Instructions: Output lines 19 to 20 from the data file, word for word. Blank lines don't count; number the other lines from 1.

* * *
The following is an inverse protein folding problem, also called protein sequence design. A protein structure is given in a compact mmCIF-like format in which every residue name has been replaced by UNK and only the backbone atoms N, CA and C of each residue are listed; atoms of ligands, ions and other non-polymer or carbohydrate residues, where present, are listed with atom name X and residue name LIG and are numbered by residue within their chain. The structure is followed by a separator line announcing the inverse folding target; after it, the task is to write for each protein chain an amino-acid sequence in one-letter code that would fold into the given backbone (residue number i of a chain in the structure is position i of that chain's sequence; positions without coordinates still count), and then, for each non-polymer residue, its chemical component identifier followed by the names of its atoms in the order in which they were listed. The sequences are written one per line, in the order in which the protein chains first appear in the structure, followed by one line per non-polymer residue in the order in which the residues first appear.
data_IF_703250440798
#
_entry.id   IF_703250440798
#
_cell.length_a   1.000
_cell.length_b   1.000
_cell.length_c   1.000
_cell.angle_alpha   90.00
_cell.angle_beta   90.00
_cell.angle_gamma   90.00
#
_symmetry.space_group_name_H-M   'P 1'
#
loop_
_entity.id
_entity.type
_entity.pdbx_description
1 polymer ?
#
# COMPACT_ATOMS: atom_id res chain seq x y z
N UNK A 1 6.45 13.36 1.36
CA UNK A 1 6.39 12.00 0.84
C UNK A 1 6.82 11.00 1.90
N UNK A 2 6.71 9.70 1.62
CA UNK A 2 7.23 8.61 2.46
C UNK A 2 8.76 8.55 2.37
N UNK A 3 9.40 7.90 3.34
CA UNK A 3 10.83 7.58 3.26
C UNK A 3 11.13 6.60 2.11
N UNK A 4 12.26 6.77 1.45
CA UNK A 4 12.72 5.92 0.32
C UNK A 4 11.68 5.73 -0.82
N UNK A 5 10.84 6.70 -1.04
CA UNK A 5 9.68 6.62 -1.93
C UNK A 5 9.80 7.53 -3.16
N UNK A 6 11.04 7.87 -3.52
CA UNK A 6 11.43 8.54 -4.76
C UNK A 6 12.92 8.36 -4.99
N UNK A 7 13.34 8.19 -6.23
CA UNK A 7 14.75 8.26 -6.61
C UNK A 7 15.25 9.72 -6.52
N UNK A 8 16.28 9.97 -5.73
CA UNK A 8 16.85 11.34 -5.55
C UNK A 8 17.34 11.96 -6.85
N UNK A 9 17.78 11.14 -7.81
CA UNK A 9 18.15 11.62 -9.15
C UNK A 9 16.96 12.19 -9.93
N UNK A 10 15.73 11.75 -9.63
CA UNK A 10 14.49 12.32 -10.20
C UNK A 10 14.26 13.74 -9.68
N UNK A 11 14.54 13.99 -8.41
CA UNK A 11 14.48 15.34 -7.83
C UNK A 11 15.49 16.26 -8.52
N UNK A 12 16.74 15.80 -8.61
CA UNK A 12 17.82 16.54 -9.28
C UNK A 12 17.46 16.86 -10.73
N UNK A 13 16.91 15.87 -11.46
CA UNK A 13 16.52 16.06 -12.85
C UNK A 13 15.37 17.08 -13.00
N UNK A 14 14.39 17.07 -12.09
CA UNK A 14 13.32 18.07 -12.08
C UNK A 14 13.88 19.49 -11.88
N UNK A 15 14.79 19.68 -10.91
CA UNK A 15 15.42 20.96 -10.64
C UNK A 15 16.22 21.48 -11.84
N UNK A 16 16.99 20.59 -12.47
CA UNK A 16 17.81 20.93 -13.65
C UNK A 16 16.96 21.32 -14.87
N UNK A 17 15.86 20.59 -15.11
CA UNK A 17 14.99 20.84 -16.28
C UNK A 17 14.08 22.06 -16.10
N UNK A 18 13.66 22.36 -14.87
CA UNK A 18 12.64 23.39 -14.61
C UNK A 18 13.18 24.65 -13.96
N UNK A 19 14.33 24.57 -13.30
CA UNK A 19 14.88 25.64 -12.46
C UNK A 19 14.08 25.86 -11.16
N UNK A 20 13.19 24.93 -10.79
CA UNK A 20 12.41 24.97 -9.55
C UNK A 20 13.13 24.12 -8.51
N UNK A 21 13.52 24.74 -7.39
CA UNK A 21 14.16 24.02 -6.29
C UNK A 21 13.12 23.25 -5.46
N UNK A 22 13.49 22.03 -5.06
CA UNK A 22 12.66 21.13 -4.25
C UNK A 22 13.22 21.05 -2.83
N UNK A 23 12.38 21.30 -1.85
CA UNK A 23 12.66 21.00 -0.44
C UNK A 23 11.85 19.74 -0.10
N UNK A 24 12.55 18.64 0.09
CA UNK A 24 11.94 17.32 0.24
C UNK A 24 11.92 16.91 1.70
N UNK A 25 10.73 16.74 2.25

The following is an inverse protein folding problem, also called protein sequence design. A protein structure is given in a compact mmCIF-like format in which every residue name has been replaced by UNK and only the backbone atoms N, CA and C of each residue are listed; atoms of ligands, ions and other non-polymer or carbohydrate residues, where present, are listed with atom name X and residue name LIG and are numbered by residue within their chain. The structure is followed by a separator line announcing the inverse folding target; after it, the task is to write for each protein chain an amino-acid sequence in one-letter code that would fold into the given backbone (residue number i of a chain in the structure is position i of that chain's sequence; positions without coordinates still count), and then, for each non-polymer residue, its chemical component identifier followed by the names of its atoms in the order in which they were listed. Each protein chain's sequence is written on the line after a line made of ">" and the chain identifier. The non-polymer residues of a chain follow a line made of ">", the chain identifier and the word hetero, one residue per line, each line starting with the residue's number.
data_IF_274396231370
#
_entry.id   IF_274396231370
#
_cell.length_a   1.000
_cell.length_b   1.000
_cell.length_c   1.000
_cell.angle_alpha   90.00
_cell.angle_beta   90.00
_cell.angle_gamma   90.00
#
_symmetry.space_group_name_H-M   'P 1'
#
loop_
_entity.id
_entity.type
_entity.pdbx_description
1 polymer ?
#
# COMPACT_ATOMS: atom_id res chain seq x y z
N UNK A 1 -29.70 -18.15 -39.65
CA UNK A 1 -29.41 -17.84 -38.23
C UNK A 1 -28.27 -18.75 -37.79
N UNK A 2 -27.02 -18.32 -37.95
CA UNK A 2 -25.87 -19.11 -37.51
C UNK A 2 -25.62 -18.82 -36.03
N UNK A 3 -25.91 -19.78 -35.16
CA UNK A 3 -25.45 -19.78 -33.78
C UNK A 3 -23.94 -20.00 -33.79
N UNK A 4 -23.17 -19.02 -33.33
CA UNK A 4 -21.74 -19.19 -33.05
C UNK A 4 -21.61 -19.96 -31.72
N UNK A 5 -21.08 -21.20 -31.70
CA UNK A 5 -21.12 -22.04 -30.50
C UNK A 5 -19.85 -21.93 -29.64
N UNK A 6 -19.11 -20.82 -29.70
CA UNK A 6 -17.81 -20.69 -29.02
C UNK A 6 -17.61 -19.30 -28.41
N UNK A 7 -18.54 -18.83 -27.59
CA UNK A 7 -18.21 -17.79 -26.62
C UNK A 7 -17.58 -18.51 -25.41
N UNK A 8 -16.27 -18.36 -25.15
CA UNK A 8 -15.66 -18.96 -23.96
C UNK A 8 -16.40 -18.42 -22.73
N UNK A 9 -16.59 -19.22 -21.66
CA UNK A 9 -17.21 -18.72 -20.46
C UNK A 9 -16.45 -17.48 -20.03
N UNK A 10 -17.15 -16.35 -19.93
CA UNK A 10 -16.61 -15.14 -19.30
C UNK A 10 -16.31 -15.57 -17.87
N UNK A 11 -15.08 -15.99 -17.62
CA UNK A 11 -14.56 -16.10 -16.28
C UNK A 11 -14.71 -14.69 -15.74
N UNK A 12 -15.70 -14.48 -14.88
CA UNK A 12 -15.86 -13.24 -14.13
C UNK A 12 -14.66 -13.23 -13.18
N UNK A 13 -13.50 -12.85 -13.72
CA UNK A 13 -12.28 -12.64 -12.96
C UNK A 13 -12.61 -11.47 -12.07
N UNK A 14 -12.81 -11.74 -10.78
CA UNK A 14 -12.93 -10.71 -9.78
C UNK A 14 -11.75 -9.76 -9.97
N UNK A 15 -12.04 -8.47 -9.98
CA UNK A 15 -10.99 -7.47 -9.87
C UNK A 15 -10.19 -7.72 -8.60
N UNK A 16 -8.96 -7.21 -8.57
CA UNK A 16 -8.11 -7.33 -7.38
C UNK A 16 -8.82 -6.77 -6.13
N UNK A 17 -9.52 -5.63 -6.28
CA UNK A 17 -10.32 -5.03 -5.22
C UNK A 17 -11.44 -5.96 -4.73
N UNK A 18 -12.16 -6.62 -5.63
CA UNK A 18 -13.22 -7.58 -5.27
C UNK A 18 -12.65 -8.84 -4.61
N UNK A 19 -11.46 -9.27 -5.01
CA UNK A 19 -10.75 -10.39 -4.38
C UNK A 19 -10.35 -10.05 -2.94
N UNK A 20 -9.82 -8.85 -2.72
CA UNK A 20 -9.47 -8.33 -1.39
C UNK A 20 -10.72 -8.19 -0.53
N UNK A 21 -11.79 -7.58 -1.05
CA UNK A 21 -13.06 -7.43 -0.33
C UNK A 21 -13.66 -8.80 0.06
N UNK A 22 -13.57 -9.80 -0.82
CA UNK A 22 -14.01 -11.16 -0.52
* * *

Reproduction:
1 polymer ?
#